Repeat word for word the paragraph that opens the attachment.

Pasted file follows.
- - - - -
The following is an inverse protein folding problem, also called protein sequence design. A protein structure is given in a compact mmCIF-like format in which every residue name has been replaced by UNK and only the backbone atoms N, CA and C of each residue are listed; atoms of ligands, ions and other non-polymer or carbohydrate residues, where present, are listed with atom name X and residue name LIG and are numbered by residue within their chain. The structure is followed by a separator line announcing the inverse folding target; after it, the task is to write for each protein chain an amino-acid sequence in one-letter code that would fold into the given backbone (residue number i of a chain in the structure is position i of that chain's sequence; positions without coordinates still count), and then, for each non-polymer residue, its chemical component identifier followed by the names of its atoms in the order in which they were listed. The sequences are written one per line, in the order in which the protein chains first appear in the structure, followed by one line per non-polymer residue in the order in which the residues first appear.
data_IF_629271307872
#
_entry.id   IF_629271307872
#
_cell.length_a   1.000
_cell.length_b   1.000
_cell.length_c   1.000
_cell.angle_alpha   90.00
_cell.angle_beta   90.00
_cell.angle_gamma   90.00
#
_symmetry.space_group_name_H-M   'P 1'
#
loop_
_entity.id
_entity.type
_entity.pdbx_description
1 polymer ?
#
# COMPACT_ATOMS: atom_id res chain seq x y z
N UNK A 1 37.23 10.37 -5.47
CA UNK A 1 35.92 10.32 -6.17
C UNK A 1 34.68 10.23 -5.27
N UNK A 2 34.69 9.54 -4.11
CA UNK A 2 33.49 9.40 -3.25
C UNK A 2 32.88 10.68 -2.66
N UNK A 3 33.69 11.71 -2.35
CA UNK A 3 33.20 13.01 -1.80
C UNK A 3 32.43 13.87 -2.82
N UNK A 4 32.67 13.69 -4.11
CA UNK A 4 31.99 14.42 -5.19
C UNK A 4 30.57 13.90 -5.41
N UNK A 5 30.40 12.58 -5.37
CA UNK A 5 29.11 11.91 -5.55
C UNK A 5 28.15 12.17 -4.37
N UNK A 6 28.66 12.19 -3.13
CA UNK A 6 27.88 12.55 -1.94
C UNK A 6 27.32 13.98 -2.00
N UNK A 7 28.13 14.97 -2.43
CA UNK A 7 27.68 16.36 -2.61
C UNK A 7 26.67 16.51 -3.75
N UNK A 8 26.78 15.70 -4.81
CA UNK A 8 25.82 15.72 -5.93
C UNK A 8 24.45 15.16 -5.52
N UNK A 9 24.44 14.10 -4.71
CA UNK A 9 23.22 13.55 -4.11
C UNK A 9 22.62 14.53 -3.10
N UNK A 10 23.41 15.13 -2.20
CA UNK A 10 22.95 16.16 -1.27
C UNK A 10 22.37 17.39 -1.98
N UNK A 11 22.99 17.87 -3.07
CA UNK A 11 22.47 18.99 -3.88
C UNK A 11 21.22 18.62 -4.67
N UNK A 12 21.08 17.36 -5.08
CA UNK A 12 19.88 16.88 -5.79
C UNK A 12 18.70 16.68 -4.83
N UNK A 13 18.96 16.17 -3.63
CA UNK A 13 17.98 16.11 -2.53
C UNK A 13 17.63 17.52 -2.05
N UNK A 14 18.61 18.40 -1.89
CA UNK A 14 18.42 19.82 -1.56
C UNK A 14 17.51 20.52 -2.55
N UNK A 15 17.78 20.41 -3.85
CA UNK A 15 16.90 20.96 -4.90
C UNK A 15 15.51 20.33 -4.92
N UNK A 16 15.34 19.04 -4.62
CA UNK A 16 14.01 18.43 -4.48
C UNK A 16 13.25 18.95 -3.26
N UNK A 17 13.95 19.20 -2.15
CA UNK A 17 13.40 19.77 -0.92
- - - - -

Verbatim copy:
The following is an inverse protein folding problem, also called protein sequence design. A protein structure is given in a compact mmCIF-like format in which every residue name has been replaced by UNK and only the backbone atoms N, CA and C of each residue are listed; atoms of ligands, ions and other non-polymer or carbohydrate residues, where present, are listed with atom name X and residue name LIG and are numbered by residue within their chain. The structure is followed by a separator line announcing the inverse folding target; after it, the task is to write for each protein chain an amino-acid sequence in one-letter code that would fold into the given backbone (residue number i of a chain in the structure is position i of that chain's sequence; positions without coordinates still count), and then, for each non-polymer residue, its chemical component identifier followed by the names of its atoms in the order in which they were listed. The sequences are written one per line, in the order in which the protein chains first appear in the structure, followed by one line per non-polymer residue in the order in which the residues first appear.